pip freeze > requirements.txt
This command will create a requirements.txt file in your root directory. It will contain a long list of all the packages and libraries that are installed. However, some of the packages may not be necessary for your python Flask app to run. So, you can remove those according to your project requirements. The need for this requirement.txt file is so that you don’t have to execute the “pip install” command for each of these packages.
Your requirements.txt file, should at the bare minimum, must include these packages:
click==8.0.3 colorama==0.4.4 Flask==2.0.2 itsdangerous==2.0.1 Jinja2==3.0.3 MarkupSafe==2.0.1 Werkzeug==2.0.2 gunicorn==20.1.0
STEP 4: Create Python Flask Dockerfile
Lastly, it is time to deploy our python web application through the flask docker container. For that, we need to create flask docker file. In the root directory, create a file named “Dockerfile” and copy the below code inside it.
# start by pulling the python image FROM python:3.8-alpine # switch working directory WORKDIR /app # copy the requirements file into the image COPY ./requirements.txt /app/requirements.txt # install the dependencies and packages in the requirements file RUN pip install -r requirements.txt # copy every content from the local file to the image COPY . /app # configure the container to run in an executed manner ENTRYPOINT [ "python" ] CMD ["view.py" ]
FROM python:3.8-alpine : This command downloads “python:3.8-alpine” image from Docker hub and this becomes the base image of your container.
WORKDIR /app : this command sets the working directory inside of the container, which will be /app folder. In other words, the root directory of the container.
COPY ./requirements.txt /app/requirements.txt : This command will copy the requirements.txt file from your host machine and paste it inside of the container in the /app/ directory with the same name.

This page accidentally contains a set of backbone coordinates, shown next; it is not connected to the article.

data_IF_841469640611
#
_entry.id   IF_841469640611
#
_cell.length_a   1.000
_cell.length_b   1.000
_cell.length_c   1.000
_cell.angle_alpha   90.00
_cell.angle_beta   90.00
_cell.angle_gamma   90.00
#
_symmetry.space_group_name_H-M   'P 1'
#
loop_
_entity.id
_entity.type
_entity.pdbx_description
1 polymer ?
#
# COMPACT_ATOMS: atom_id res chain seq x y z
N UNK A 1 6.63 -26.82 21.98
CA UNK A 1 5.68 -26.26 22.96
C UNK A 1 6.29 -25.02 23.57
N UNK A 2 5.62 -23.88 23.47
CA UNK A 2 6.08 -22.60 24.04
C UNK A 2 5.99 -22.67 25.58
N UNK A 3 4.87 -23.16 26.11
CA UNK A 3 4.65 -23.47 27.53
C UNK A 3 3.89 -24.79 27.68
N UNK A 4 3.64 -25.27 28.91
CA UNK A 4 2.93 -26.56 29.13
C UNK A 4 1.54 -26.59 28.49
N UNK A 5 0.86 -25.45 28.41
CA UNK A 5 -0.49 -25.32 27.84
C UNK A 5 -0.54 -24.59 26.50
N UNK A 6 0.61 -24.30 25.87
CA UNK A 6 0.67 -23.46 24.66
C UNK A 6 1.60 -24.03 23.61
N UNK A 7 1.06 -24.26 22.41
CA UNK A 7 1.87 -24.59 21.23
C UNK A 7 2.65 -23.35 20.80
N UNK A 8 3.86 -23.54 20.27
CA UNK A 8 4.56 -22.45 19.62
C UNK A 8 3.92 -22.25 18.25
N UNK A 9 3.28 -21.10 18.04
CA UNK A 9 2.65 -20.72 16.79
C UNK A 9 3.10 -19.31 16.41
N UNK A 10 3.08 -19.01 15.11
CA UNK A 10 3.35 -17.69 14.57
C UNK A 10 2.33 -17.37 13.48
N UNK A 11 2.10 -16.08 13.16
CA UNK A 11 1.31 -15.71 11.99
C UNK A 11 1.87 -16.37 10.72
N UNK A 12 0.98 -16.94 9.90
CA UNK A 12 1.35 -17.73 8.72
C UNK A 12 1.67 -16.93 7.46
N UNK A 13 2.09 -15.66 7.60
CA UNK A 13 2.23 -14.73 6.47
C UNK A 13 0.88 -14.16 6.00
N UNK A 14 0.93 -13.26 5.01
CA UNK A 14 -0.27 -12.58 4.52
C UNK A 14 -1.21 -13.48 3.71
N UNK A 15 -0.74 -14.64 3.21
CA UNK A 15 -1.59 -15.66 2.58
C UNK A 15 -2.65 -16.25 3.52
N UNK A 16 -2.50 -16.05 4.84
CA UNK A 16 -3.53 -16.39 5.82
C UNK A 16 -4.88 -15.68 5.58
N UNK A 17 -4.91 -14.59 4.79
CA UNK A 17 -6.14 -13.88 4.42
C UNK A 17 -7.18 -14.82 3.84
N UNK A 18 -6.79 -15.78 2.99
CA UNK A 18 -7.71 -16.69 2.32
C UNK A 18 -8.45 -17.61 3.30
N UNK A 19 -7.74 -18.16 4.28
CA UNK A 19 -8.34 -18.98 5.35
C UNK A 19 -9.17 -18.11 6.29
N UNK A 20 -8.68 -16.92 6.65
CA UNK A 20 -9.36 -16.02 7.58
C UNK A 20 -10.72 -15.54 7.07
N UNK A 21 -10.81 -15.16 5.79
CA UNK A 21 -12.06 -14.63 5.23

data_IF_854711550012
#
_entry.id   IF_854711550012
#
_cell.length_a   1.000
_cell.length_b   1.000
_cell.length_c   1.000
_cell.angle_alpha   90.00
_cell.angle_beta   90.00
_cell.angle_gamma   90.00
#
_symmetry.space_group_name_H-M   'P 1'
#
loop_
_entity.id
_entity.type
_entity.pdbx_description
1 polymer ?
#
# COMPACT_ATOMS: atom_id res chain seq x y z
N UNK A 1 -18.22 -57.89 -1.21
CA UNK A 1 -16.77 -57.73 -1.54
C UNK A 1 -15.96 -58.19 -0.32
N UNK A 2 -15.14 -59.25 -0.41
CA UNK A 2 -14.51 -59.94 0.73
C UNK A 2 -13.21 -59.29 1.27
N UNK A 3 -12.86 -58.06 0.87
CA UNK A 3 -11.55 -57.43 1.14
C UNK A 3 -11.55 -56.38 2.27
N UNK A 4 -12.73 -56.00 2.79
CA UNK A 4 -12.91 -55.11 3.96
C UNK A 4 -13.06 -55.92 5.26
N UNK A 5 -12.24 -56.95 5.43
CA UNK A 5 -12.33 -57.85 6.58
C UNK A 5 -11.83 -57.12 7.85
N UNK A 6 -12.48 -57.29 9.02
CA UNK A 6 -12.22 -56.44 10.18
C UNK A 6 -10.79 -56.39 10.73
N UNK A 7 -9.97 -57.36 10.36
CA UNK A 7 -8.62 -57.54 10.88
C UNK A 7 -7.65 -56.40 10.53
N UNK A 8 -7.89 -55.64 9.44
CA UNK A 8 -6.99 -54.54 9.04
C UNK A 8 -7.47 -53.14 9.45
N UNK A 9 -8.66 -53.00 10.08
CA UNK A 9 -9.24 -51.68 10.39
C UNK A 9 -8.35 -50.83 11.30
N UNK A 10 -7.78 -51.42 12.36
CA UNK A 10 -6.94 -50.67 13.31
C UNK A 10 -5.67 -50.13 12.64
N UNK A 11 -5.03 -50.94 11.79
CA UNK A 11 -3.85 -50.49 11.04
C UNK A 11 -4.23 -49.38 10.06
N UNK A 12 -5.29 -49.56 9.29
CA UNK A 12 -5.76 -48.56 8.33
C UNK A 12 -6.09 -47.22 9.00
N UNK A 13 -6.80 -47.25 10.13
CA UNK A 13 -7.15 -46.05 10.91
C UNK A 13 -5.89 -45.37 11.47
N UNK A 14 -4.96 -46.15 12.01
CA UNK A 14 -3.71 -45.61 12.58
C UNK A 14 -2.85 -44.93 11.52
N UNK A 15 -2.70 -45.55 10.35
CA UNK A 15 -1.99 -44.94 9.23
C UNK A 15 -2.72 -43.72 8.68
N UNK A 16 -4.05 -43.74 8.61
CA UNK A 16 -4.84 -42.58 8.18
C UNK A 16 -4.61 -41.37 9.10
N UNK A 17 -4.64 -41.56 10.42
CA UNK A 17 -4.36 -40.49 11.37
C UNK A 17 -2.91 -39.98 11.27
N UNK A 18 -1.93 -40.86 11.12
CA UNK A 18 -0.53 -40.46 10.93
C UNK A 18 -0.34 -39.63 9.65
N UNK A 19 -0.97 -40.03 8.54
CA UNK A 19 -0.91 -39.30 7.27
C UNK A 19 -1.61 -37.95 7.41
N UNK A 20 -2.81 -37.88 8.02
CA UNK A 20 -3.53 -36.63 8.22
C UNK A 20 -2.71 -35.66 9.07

RUN pip install -r requirements.txt : This command will “pip install” all the packages listed inside of the requirements.txt file in a loop. The “-r” flag mean recursively (i.e. loop)
COPY . /app : This command will copy all of the files and content from your host machine flask_app directory and paste it inside the /app folder. Which is the root directory of the container.
ENTRYPOINT [ “python”, “view.py” ] : This is the final command, which executes inside the container after completing all steps above and starts the project. It works the same way when you run “python view.py” to run your project on your localhost machine.
Build Flask Docker Container:
Now that we have created a python flask dockerfile, let’s see how to finally build it and run its service. By ‘build’ I mean to use Dockerfile and build a Docker Image. Which would contain all the specification and requirements that we have set in the python flask Dockerfile. Make sure that you are inside flask_app folder, and then execute the following command to build the Flask Docker Image.
docker image build -t flask_docker .
This will start to build the image. Once done, you can check if the image is created by listing all the Docker image on your machine:
Run Flask Docker Container:
Now finally to run python with flask, using docker. To do this, simply execute the following command:
docker run -p 5000:5000 -d flask_docker
-p 5000:5000 : This is connecting or exposing the service port running inside the container to the port on your localhost machine. This is so that you can have access to the service on your localhost machine, while the service is actually running in the container.